Prudden was subsequently reversed by this Court and Goodman was distinguished in that opinion on the ground that the taxpayer there "had only a grammar school education and was affirmatively led to believe that the information which he was giving the revenue agents was part of the investigation of another taxpayer," elements not present either in Prudden or in the instant case. 424 F.2d 1021, at p. 1035.


With the legal underpinnings swept away from the District Court's order granting his motion to suppress, the defendant attempts to turn the Fifth Circuit decision in Prudden to his advantage by arguing that, although Prudden approved silence on the part of investigating Revenue Agents, it expressly disapproved affirmative misrepresentations and said there was a duty not to leave unanswered an inquiry where doing so would be intentionally misleading. He argues that the inquiries of himself and his accountant to the Revenue Agents imposed a duty on them to inform him that a criminal investigation was under way and that their answer affirmatively misled them.


We find no distinction between the instant case and Prudden which justifies different results in the two cases. Of course, there is no question, as Prudden pointed out, that Revenue Agents cannot obtain information from taxpayers by fraud, trickery or deceit which misrepresents the nature of the search. But there must be "acts by the agent[s] which materially misrepresent the nature of the inquiry" before there is fraud, trickery or deceit and "the record * * * must disclose some affirmative misrepresentation to establish the existence of fraud, and this showing must be clear and convincing."Prudden at p. 1033 (emphasis added).


We cannot say on this record that there was a material misrepresentation which clearly and convincingly shows fraud and the defendant has therefore failed to meet his burden.3 The agents did not say or indicate in any way that their investigation was not criminal or that there was no possibility of a criminal prosecution. They said their function was to reconcile large discrepancies to see if they were the result of innocent errors. If anything, such a statement to an attorney and his accountant, especially when accompanied by prolonged investigation, should have put the taxpayer on guard that if the agents determined that the large discrepancies were not the result of innocent errors he would be subject to criminal prosecution.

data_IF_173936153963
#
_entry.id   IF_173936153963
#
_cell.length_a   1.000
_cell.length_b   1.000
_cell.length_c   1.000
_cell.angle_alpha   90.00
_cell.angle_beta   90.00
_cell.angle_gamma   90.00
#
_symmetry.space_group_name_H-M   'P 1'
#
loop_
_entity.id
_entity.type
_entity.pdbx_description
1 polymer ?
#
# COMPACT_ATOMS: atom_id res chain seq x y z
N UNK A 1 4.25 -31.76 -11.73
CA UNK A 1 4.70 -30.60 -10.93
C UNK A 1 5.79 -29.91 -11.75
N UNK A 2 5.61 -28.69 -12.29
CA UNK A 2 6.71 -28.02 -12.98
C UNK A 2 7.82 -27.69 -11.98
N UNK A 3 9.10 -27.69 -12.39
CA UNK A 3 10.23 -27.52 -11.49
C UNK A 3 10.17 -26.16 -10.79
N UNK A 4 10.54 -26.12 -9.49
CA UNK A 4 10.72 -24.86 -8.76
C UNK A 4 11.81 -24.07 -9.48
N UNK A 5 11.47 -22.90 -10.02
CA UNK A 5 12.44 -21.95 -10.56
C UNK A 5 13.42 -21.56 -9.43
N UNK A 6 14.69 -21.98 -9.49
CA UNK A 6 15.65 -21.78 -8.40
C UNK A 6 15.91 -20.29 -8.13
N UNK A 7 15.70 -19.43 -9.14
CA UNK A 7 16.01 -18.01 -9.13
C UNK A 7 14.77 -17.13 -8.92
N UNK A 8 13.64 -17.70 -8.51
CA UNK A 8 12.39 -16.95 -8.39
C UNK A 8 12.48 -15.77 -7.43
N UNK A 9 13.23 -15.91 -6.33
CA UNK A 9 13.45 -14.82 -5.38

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The order granting defendant's motion to suppress is reversed and the case is remanded to the District Court for further proceedings not inconsistent with this opinion.


Reversed and remanded.



Pursuant to our Rule 18 this case is decided without oral argument


Because he found the agents had obtained the evidence from the defendant-taxpayer by fraud, trickery and deceit, the District Judge did not reach the question whether the agents were required to giveMiranda warnings when the nature of the investigation changed from civil to criminal. If there was any doubt about this question before, it was resolved by United States v. Prudden, 5 Cir. 1970, 424 F.2d 1021, which held that Miranda warnings are not required.


The emphasis of the District Court's order granting the motion to suppress was on the taxpayer's ignorance of the nature of the investigation and not, as required byPrudden, on what the agents said and did.





The Petition for Rehearing is denied and no member of this panel nor Judge in regular active service on the Court having requested that the Court be polled on rehearing en banc, (Rule 35 Federal Rules of Appellate Procedure; Local Fifth Circuit Rule 12) the Petition for Rehearing En Banc is denied.